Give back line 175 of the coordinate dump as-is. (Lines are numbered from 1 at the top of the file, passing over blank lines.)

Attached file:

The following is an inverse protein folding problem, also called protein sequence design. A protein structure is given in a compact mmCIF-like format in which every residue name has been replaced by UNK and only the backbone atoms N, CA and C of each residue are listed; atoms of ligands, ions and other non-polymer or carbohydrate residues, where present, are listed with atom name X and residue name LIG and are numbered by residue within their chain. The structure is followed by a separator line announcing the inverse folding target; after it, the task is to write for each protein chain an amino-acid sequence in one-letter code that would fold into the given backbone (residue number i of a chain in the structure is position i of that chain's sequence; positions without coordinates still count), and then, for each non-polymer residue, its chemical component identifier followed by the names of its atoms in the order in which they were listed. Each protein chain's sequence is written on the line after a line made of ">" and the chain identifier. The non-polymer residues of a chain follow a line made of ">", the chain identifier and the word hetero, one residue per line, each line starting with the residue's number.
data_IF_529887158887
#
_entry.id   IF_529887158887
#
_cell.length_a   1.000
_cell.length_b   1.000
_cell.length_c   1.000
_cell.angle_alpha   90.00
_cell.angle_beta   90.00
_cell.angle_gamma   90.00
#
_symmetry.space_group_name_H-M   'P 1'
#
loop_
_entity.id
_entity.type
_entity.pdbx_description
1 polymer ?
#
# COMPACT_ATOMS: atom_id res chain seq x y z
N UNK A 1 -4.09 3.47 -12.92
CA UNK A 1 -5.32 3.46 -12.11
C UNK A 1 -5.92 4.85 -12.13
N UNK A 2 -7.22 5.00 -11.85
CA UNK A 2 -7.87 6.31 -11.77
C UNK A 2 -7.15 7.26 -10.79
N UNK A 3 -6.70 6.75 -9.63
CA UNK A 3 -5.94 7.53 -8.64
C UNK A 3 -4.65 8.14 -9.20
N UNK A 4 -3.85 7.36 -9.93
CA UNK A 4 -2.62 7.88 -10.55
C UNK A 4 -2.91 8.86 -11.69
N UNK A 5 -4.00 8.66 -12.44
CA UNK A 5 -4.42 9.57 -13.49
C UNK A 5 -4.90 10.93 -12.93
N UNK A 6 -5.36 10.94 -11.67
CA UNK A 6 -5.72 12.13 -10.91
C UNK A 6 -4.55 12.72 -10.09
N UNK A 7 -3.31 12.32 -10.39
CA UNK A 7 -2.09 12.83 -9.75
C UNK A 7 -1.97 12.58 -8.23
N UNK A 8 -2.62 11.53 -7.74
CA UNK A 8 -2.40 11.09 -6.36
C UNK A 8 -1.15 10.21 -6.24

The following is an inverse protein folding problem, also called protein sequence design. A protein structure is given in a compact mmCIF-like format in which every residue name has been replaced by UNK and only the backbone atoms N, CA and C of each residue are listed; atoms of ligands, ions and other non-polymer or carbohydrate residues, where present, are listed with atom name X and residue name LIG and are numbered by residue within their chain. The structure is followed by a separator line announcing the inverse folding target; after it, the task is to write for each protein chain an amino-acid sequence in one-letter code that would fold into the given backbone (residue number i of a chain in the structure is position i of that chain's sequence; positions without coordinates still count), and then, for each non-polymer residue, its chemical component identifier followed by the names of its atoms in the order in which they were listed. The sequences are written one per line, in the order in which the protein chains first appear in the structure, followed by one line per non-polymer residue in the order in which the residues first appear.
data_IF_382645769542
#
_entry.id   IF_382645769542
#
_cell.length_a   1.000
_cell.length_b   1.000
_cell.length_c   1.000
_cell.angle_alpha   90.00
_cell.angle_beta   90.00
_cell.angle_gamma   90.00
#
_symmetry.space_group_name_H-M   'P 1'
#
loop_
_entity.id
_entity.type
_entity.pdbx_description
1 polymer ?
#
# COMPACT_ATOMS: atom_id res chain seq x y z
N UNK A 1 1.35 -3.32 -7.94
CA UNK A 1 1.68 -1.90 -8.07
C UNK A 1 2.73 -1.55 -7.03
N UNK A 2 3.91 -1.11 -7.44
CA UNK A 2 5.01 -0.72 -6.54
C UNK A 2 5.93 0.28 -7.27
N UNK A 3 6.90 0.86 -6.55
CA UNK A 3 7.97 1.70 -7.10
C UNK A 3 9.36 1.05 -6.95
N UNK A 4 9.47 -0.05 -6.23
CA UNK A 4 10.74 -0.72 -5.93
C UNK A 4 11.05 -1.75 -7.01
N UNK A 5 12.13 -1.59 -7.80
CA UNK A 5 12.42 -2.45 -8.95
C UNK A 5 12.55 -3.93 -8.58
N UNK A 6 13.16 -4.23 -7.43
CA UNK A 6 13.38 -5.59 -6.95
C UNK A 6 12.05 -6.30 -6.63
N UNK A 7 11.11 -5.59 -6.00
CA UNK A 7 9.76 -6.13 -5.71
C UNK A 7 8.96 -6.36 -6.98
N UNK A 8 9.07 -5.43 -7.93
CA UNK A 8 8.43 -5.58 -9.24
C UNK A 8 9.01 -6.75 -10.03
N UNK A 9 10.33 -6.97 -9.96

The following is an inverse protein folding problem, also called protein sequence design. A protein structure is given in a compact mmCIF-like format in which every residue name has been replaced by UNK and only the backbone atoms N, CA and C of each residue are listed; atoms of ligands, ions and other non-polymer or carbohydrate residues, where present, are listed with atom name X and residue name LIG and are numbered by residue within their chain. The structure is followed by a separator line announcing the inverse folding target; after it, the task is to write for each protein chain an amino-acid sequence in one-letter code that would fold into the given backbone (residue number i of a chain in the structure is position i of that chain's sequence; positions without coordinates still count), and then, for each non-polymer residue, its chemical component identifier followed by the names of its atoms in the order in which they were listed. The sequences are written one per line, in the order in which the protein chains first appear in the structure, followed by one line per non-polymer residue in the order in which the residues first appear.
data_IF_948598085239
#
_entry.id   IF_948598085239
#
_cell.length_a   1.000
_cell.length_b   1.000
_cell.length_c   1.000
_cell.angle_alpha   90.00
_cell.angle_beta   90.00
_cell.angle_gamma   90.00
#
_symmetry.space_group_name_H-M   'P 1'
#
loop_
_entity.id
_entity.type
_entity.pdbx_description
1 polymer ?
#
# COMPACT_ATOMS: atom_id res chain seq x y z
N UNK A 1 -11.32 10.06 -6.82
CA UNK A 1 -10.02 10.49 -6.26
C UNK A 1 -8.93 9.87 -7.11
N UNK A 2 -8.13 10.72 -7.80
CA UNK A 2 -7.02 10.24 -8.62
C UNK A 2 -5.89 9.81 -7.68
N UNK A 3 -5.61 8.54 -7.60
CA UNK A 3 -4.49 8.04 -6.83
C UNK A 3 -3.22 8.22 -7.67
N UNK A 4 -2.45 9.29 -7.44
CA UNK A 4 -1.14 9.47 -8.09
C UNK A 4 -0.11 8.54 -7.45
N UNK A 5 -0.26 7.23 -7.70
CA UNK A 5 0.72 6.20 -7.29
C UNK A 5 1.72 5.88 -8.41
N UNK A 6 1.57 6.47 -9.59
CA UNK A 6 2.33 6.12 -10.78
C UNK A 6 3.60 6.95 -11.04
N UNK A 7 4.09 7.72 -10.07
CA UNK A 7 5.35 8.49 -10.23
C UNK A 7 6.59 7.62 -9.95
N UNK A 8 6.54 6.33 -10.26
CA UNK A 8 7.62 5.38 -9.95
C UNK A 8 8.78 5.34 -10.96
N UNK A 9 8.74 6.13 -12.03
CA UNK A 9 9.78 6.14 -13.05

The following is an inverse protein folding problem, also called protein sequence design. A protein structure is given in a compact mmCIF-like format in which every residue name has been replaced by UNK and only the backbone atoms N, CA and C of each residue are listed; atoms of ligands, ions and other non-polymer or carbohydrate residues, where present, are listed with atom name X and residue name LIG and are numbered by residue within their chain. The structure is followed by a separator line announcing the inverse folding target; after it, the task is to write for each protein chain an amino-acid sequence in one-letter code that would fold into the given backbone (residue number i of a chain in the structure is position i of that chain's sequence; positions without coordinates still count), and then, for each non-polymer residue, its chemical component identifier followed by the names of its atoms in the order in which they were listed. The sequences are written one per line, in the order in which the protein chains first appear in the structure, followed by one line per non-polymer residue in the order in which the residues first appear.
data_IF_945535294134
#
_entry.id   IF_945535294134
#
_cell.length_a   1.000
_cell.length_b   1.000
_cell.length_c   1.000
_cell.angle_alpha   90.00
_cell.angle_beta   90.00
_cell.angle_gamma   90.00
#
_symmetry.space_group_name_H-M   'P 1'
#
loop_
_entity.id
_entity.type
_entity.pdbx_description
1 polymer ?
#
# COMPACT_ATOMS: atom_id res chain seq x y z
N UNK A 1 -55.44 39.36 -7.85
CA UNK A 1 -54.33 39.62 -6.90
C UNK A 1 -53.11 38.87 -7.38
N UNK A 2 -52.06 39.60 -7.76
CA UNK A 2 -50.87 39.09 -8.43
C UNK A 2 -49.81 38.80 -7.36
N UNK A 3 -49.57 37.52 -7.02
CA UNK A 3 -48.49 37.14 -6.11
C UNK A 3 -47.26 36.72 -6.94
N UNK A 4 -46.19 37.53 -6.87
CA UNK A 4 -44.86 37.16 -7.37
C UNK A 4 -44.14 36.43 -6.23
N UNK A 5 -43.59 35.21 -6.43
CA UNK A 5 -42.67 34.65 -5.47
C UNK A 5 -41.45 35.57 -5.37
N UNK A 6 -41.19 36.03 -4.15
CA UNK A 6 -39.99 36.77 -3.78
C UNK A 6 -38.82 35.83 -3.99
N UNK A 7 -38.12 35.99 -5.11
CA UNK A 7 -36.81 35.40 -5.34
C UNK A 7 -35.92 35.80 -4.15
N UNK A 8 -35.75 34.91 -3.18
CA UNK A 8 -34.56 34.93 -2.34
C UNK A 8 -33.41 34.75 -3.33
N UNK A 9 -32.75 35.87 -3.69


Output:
N UNK A 6 -41.19 36.03 -4.15